But at the same time it is also an opportunity. Because it means that you are not tied to the past in a egregious manner. It means you can think smart and move fast. If what you have now will be of less value soon then you will cherish the now more try to get something out of it.
It also means that it gives you the freedom not to be tied to legacy systems or legacy tools or legacy data. You can move forward to the next and better much faster than our Sisters and Brothers in the traditional world have been.
It means a lot more fun because you get to learn and adapt and get value and move on. It is damn exciting and damn liberating!
Yes, yes, yes, you knew this was coming . . . . .
Keep some history around. Aggregated data. Historical markers.
Weekly trend (counts) of Visits and Unique Visitors. Top ten referrers to your website by month. Monthly Bounce Rate. Weekly + monthly trends for Revenue and Products Sold. Perhaps Conversion Rate trends for your site Overall and important campaign categories. Top groupings of content consumed on the site.
Aggregated data, for your critical few metrics (that won't become less important with time!). And some revenue stats just to prove that you're worth it!
Keep that around as long as you have it. It will all fit on one tab in a Excel Spreadsheet. That is all you'll need. They might be slightly different for you than above, but I assure you it will fit in a spreadsheet.
Or if you prefer here is another suggestions. . . . .
Keep your "click level" (detailed) data around for a year (assuming seasonality!) and your "session level" (aggregated) data for as long as you want to / have to (and it will fit in a spreadsheet).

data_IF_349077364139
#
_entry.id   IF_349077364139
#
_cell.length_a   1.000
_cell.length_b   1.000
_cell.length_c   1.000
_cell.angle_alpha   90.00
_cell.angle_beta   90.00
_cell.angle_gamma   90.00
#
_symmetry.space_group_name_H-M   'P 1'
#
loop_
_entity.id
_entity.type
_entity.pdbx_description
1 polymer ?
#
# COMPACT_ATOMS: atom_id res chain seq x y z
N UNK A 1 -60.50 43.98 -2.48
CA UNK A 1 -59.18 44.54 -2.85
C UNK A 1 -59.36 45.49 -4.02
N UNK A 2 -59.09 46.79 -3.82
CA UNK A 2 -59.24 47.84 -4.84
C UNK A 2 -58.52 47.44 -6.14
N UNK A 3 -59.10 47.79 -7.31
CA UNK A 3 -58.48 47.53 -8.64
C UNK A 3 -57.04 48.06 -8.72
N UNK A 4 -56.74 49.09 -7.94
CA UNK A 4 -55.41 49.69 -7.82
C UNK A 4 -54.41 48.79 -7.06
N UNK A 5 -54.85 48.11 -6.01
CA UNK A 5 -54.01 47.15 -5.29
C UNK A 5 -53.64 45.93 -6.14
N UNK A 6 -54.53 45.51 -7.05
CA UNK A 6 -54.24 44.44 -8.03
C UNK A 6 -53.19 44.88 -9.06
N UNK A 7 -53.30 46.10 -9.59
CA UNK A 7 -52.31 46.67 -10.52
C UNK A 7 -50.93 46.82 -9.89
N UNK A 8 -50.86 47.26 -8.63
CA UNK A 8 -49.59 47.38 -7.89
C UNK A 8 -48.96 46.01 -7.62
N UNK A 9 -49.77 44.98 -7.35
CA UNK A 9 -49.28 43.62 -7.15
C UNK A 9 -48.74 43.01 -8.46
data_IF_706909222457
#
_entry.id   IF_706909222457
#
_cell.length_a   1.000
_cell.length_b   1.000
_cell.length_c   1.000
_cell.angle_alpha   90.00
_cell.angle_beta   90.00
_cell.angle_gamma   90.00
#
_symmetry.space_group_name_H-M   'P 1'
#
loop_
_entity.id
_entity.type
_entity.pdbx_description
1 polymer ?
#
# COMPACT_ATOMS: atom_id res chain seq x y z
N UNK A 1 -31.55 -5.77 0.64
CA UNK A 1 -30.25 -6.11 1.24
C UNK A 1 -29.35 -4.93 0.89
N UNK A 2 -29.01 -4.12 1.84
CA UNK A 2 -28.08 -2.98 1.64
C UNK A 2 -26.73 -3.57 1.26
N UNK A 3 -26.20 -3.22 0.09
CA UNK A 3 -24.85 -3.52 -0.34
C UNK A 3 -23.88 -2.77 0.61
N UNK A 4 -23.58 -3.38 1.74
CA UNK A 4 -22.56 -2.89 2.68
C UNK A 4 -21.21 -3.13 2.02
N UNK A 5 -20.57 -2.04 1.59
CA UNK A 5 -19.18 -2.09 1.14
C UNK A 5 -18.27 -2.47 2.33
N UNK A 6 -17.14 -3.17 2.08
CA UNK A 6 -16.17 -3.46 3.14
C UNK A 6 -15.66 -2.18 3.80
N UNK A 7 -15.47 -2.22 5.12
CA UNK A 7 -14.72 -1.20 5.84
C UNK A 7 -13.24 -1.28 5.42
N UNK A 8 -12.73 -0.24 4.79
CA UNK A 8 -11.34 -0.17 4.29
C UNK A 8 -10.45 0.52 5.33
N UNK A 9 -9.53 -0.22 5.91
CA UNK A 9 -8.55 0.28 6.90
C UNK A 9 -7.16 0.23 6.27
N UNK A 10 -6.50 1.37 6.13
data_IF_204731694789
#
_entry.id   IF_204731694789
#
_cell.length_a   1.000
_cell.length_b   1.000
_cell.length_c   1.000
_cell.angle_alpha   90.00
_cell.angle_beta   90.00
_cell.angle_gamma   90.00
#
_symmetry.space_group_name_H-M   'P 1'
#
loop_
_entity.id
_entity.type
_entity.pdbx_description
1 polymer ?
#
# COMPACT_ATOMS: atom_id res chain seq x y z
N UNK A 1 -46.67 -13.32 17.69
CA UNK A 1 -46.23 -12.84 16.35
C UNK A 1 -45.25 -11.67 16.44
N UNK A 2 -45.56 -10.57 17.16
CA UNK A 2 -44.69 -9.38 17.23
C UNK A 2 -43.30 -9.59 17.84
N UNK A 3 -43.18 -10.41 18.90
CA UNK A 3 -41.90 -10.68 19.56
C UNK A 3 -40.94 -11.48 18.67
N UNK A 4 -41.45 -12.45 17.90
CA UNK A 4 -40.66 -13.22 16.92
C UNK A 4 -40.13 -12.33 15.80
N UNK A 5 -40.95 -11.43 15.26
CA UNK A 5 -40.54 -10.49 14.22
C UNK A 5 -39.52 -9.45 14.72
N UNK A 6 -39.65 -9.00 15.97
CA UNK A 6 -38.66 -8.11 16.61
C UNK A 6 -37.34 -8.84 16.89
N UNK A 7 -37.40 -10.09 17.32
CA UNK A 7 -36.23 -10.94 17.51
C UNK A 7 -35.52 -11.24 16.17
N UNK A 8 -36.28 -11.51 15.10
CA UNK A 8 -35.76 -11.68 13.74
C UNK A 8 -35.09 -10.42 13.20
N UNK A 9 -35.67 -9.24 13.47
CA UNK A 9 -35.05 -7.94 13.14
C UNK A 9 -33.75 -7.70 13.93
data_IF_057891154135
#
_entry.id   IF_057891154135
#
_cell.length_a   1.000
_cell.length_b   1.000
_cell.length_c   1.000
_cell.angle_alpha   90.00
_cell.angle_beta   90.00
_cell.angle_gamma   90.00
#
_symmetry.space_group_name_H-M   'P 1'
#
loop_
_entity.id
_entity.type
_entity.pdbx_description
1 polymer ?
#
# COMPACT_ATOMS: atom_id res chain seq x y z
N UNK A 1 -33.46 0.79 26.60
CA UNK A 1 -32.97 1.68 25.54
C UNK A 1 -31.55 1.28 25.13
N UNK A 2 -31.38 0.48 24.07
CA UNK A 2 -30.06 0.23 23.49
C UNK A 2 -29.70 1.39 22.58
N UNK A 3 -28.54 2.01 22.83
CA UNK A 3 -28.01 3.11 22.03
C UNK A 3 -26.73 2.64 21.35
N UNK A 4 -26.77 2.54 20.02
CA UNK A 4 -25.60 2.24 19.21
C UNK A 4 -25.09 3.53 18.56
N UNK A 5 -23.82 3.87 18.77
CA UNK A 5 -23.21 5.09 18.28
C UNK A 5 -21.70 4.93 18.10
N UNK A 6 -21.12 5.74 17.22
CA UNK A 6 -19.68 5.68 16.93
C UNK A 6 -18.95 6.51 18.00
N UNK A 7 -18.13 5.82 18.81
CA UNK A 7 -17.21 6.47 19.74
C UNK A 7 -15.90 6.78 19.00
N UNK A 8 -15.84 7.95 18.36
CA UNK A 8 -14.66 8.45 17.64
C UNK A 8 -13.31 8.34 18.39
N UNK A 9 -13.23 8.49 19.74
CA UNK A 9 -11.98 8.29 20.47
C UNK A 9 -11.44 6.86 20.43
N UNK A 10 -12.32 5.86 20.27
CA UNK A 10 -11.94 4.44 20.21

It is extremely difficult to get anything out of your web analytics that you can action right now. I humbly recommend that in the drive to conquer history that you don't forget the present and ignore the price that you'll pay every day that will come for every day that has gone by.
History is important in other context, but in web analytics tools, for now, change on the web reduces value from old data. This might cease to be the case at some point, but that point is some ways away.
Before you cut a big chq for your consultant, consider the above, consider what you are actually buying.
Oh and those of you worrying about switching tools & losing data, worry not (too much): Go forth and prosper!
As always it is now your turn. . . .
Agree? Disagree? What am I missing? Am are in Antarctica all by myself on this one? Am I wrong to think this is our own version of "an inconvenient truth"? What's your experience?
Please share your perspectives, critique, bouquets and brickbats via comments.